ferrari testarossa monospecchio
Antoine Barbotin/Monaco Car Auctions

The Monospecchio in front of me is a 24,000-km (14,900-mile) example made in 1985. You reach deep into those strakes to find the door handle, and slide in over a wide, flat sill. Much has been said about the poor ergonomics of ’80s supercars, and it’s all true. I have to duck my head hard to get under the cant rail, and once in it’s still tight against the headlining, despite being under six feet tall. The pedals are offset heavily to the right and the space where your left foot should be is occupied by a speaker.

The metal-spoked Momo steering wheel is angled hard away from you, the clutch gives your left thigh a proper workout, and the five-speed black ball-topped shifter feels lumpy as you run through the open-gate shifter before starting. The cabin is mainly assembled of slabs of black leather and plastic, and the layout of the switchgear and dials is deeply random. The Veglia odometer is housed in the console by your right knee, bizarrely. The fog light switches are in the roof. The orange dials ahead of you run optimistically to 10,000rpm and 320 km/h (200 mph).

Of course, the heavy clutch, steering and gearchange lighten and cohere with speed. Driving a Testarossa isn’t a fight but it remains a physical experience. That dry-sumped, four-valve flat-12 developed by Nicola Materazzi is a mechanical masterpiece: it doesn’t howl like a modern, expensively elocuted Ferrari but just emits a glorious, sonorous, multi-multi-layered thrash, with the click-clack of that open-gate shifter as percussion. It makes 390hp, and when new it was the most powerful engine offered in a standard production sports car. There’s sufficient torque to make low-effort, high-gear driving easy when you want to back off a bit, but the power really comes in above around 5000 rpm and peaks at 6300 rpm.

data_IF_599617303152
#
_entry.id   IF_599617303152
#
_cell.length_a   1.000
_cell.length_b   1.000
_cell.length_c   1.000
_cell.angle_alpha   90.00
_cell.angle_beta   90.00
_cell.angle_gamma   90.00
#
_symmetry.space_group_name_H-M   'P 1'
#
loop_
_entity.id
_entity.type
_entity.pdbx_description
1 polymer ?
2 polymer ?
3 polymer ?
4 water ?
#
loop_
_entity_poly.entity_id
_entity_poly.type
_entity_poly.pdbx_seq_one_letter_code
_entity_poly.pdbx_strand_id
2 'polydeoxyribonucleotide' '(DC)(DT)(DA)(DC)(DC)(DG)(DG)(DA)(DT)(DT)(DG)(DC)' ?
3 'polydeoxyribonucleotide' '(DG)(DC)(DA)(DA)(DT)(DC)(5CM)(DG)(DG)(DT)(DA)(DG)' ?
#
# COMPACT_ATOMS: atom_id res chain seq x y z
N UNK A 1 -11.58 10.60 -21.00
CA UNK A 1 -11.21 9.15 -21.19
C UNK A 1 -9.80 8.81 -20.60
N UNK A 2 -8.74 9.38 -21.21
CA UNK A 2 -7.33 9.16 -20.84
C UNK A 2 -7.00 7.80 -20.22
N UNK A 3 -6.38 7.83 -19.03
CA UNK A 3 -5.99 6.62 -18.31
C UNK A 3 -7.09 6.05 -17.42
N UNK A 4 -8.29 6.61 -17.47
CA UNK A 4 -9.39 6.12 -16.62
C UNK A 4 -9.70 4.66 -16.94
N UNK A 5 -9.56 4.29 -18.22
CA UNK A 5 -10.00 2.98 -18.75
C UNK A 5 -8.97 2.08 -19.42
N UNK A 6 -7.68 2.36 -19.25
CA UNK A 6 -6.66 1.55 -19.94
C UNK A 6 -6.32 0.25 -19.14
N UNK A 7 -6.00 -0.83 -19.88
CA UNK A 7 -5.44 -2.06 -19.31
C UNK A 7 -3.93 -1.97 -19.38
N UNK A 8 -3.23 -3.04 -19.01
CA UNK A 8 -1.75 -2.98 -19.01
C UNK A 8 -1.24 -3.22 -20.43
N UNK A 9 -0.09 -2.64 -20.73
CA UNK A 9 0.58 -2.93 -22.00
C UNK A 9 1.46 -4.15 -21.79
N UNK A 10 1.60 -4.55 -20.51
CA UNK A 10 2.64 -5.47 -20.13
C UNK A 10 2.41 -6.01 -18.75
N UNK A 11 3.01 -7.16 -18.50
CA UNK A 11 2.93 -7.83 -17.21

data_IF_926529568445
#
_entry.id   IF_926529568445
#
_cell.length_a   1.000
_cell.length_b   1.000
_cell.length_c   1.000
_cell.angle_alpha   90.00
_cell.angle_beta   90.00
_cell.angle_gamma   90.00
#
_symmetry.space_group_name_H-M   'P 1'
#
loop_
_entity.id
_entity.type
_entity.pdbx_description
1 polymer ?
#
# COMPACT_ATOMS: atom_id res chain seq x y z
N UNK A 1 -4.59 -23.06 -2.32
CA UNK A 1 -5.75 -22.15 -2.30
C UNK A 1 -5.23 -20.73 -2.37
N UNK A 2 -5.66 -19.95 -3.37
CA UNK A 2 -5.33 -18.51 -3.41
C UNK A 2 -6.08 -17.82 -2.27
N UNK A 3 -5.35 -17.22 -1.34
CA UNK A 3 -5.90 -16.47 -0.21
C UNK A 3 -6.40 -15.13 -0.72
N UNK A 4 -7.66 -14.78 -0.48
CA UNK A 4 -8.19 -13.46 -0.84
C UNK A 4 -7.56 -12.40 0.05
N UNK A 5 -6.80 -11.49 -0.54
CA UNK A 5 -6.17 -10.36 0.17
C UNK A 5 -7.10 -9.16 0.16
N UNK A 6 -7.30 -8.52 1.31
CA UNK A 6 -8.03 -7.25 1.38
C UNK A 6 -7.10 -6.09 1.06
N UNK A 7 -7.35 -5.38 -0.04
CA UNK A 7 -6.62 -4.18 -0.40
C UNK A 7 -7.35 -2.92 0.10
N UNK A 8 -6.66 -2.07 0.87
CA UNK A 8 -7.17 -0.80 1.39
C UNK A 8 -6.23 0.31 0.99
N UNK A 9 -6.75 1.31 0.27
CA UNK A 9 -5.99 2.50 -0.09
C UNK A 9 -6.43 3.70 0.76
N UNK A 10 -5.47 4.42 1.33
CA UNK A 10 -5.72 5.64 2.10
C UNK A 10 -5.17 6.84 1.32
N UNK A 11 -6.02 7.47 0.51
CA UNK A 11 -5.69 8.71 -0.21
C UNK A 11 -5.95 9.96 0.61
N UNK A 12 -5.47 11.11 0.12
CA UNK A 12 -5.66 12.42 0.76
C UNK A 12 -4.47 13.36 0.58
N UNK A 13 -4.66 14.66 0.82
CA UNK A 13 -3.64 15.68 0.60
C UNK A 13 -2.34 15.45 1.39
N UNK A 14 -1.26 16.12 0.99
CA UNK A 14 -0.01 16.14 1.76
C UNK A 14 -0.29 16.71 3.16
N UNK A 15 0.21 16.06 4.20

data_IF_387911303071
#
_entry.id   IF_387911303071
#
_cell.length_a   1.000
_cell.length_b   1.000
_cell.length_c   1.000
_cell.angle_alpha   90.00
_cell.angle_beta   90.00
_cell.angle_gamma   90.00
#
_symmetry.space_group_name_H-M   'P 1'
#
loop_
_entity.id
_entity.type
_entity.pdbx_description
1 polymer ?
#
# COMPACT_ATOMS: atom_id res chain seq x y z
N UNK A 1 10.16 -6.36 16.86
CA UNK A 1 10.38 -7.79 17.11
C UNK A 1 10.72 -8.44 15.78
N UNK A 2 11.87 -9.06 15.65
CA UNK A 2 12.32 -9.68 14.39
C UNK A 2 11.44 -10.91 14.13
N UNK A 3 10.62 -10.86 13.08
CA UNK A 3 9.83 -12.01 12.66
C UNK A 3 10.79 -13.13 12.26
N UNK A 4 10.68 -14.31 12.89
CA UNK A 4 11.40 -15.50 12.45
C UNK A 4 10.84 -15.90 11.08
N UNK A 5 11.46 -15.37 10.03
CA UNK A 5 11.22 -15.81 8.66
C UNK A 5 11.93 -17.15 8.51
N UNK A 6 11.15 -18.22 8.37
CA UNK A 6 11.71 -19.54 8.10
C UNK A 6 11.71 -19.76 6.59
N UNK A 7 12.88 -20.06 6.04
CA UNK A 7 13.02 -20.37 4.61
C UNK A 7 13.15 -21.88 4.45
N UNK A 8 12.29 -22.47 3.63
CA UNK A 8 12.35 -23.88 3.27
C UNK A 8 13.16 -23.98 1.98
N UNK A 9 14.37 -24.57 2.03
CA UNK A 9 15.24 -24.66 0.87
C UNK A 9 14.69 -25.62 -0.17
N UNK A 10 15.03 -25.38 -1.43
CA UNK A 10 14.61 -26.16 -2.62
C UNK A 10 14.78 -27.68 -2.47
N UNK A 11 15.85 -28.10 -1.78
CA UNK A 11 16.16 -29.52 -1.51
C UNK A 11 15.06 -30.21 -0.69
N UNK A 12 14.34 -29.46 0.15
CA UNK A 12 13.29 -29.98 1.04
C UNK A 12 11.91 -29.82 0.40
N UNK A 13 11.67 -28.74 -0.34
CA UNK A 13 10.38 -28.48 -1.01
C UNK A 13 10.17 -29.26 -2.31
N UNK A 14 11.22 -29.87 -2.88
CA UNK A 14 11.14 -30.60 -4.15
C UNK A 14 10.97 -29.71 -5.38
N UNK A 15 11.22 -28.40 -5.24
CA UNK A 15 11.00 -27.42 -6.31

ferrari testarossa monaco italy driving
Antoine Barbotin/Monaco Car Auctions

While this is a 40-year-old car, it still feels fast. A 0-60mph time of 5.3 seconds might sound modest by modern standards (Ferrari’s official claim was 5.8) but it feels plenty quick when keeping the thing pointing in a straight line, while setting it up for the next bend commands your very full attention. Of course it’s a thrill to drive, but the satisfaction of getting your technique right and overcoming the mechanical and ergonomic challenges make the whole experience more rewarding, more organic.

ferrari 512tr side italy
Antoine Barbotin/Monaco Car Auctions

The fundamentals of the 1994 512 TR might be the same as the original but the benefits of several years of development are immediately apparent. The later Viola Hong Kong paint of this 65,000km example is striking, but underneath it’s more conventional than the Monospecchio with two mirrors, five-bolt wheels and longer rear buttresses breaking up that broad rear deck. Inside, the speaker has disappeared from the footwell and the ashtray from the door, the spokes of the steering wheel are now trimmed with leather and the odometer and trip meter are now in the dials, where they should have been all along.

X-ray the Testarossa again and you’ll notice how high the engine sits in the chassis, atop its gearbox. That configuration never changed and the car never lets you forget it, but in the 512 TR the combined unit is mounted 30mm lower in the tubular steel chassis to the clear benefit of handling. Internal revisions yielded 428bhp over a broader rev range and a higher redline at 6750rpm. The steering is quicker, the brakes bigger, the clutch lighter, and the gearchange less truculent. It’s the same car, but more coherent and cooperative, your extra speed due as much to the extra confidence the chassis imparts as the extra power of the engine.

You still treat the 512 TR with the respect its size and configuration demand, but the pleasure comes more from its inherent qualities than from conquering its quirks. Within a few miles, even on tight Italian mountain roads I was slicing into corners far faster than in the original, overtaking rather than waiting, and stretching that glorious mechanical package rather than merely managing it. This was the Testarossa experience I’d hoped for for 40 years.

ferrari f512m 1995 italy
Antoine Barbotin/Monaco Car Auctions

Then I got into the F512 M, wondering how much better it could be, given that the fundamentals didn’t change much in this final iteration. The looks did, though. The pop-up headlamps were replaced with Perspex covers, the rear grille was now punctured by twin round lamps that echo the earlier 512 BB, and it rides on a very ’90s set of wheels. For me, it’s easily the worst-looking of the three (your view may differ).